Closure which discards the return is slower?


#1
using FunctionWrappers

struct CallbackF64 f::FunctionWrappers.FunctionWrapper{Void,Tuple{Array{Float64}}} end
(cb::CallbackF64)(v) = cb.f(v)

f!(u) = (u.=u.^2)
f = CallbackF64(f!)
u = Float64[1,2,3]
f(u) # Errors

g!(u) = (u.=u.^2; nothing)
g = CallbackF64(g!)
g(u)
g!(u)

h! = (u) -> (f!(u);nothing)
h = CallbackF64(h!)
h(u)
h!(u)

using BenchmarkTools
@benchmark f!($u)

BenchmarkTools.Trial: 
  memory estimate:  0 bytes
  allocs estimate:  0
  --------------
  minimum time:     10.949 ns (0.00% GC)
  median time:      12.083 ns (0.00% GC)
  mean time:        14.726 ns (0.00% GC)
  maximum time:     541.074 ns (0.00% GC)
  --------------
  samples:          10000
  evals/sample:     1000

@benchmark g!($u)

BenchmarkTools.Trial: 
  memory estimate:  0 bytes
  allocs estimate:  0
  --------------
  minimum time:     10.572 ns (0.00% GC)
  median time:      11.328 ns (0.00% GC)
  mean time:        13.529 ns (0.00% GC)
  maximum time:     722.690 ns (0.00% GC)
  --------------
  samples:          10000
  evals/sample:     1000

@benchmark h!($u)

BenchmarkTools.Trial: 
  memory estimate:  0 bytes
  allocs estimate:  0
  --------------
  minimum time:     26.053 ns (0.00% GC)
  median time:      28.318 ns (0.00% GC)
  mean time:        37.032 ns (0.00% GC)
  maximum time:     1.934 μs (0.00% GC)
  --------------
  samples:          10000
  evals/sample:     1000

Why is h so much slower?


#2

Not sure if I’m misunderstanding you, but it doesn’t seem like that discarding the return is the reason for the performance hit but rather the difference between:
f(u) = u and f = (u) -> u

Another example:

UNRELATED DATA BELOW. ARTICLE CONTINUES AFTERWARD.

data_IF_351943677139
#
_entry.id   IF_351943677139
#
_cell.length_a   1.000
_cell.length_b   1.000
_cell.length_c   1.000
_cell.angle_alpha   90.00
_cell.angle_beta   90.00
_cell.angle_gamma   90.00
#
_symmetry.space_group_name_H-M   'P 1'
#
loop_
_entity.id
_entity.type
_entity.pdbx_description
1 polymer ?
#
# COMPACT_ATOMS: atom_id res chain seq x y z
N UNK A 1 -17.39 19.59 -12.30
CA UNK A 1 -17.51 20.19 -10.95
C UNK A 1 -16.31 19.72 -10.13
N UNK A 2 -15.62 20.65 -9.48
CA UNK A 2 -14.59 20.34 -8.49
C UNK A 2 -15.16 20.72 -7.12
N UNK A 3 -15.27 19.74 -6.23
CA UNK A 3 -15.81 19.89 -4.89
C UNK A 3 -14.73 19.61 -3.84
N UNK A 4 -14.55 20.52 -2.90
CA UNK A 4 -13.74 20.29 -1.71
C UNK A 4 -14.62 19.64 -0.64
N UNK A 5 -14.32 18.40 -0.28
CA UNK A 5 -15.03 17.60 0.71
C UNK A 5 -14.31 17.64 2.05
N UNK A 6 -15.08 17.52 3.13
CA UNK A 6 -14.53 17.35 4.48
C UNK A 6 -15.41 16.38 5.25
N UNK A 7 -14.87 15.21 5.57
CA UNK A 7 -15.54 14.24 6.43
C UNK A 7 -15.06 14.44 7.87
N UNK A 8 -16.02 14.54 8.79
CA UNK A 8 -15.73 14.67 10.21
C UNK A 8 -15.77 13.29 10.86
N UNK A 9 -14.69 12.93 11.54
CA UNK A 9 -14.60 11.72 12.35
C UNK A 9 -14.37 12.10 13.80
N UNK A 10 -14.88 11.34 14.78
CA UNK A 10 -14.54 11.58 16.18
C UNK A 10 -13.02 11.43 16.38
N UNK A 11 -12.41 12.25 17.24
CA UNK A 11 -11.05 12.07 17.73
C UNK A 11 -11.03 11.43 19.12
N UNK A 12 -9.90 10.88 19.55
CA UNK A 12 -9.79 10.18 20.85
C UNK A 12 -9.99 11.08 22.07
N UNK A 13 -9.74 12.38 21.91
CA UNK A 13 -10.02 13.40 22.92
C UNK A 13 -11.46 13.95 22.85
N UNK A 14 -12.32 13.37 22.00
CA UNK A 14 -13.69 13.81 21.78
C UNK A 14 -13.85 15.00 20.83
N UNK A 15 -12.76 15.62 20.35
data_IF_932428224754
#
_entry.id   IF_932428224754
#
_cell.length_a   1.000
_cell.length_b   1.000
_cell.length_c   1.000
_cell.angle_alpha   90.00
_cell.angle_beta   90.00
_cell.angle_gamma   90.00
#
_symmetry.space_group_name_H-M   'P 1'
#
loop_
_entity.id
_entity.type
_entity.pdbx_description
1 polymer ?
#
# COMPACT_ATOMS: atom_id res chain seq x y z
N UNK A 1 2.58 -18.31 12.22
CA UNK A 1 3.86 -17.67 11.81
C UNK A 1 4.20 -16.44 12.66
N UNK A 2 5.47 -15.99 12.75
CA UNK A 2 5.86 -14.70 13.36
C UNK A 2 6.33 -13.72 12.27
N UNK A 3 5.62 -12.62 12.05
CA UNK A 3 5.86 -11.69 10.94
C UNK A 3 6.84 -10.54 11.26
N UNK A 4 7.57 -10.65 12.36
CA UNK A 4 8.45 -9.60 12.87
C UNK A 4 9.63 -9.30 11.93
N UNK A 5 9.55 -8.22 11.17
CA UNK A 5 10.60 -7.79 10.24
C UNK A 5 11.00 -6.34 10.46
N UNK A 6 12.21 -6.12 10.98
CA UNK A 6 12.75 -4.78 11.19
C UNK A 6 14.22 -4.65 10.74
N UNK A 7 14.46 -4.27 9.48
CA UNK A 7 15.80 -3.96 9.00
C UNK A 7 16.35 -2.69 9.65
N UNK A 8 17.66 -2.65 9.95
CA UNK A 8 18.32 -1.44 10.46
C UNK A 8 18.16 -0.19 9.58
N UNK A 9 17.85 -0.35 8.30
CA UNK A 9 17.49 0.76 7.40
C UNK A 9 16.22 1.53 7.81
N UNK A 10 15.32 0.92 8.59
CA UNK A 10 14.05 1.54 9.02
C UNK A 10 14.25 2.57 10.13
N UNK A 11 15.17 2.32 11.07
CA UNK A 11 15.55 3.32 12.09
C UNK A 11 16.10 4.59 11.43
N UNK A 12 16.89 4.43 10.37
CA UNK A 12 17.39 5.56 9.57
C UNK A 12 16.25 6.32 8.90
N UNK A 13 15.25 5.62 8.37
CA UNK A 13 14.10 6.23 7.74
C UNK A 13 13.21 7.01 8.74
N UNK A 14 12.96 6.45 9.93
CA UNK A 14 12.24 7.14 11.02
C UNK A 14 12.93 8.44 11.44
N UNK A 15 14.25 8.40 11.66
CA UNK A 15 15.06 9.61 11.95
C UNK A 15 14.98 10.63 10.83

julia> f!(u) = (u.=u.^2)
f! (generic function with 1 method)

julia> g!(u) = (f!(u))
g! (generic function with 1 method)

julia> h! = (u) -> (f!(u))
(::#3) (generic function with 1 method)

julia> u = Float64[1,2,3]
3-element Array{Float64,1}:
 1.0
 2.0
 3.0

julia> using BenchmarkTools

julia> @benchmark f!($u)
BenchmarkTools.Trial:
  memory estimate:  0 bytes
  allocs estimate:  0
  --------------
  minimum time:     10.922 ns (0.00% GC)
  median time:      11.223 ns (0.00% GC)
  mean time:        11.282 ns (0.00% GC)
  maximum time:     76.766 ns (0.00% GC)
  --------------
  samples:          10000
  evals/sample:     999

julia> @benchmark g!($u)
BenchmarkTools.Trial:
  memory estimate:  0 bytes
  allocs estimate:  0
  --------------
  minimum time:     10.923 ns (0.00% GC)
  median time:      11.219 ns (0.00% GC)
  mean time:        11.348 ns (0.00% GC)
  maximum time:     61.750 ns (0.00% GC)
  --------------
  samples:          10000
  evals/sample:     999

julia> @benchmark h!($u)
BenchmarkTools.Trial:
  memory estimate:  0 bytes
  allocs estimate:  0
  --------------
  minimum time:     29.161 ns (0.00% GC)
  median time:      29.177 ns (0.00% GC)
  mean time:        30.473 ns (0.00% GC)
  maximum time:     110.651 ns (0.00% GC)
  --------------
  samples:          10000
  evals/sample:     995

Also not sure why FunctionWrappers is necessary in your example, you call the in-place versions anyways.


#3

Huh, I’m surprised that doesn’t inline the function call and end up as not cost… ?

I want to do this as an option to stop specialization on functions in DiffEq, but I cannot guarantee that a user’s mutating function will actually return nothing even if it doesn’t matter what they return, and the FunctionWrapper does care about that.


#4

Hm okay, so does this solve the issue for now? (a combination of your g! and h!)

julia> k!(u) = (f!(u);nothing)
k! (generic function with 1 method)

julia> @benchmark k!($u)
BenchmarkTools.Trial:
  memory estimate:  0 bytes
  allocs estimate:  0
  --------------
  minimum time:     10.915 ns (0.00% GC)
  median time:      11.216 ns (0.00% GC)
  mean time:        11.518 ns (0.00% GC)
  maximum time:     50.934 ns (0.00% GC)
  --------------
  samples:          10000
  evals/sample:     999

#5

Hmm, interesting. I’ll need to see if that holds true in the scope of another function.


#6

@benchmark $h!($u)


#7

In your example, f! is a normal function, but h! is a global variable that could contain anything. You’re at least paying the cost of dynamic dispatch.


#8

Yeah, that’s it. Anonymous functions aren’t global constants like named functions, so this was just a benchmarking mistake. Thanks!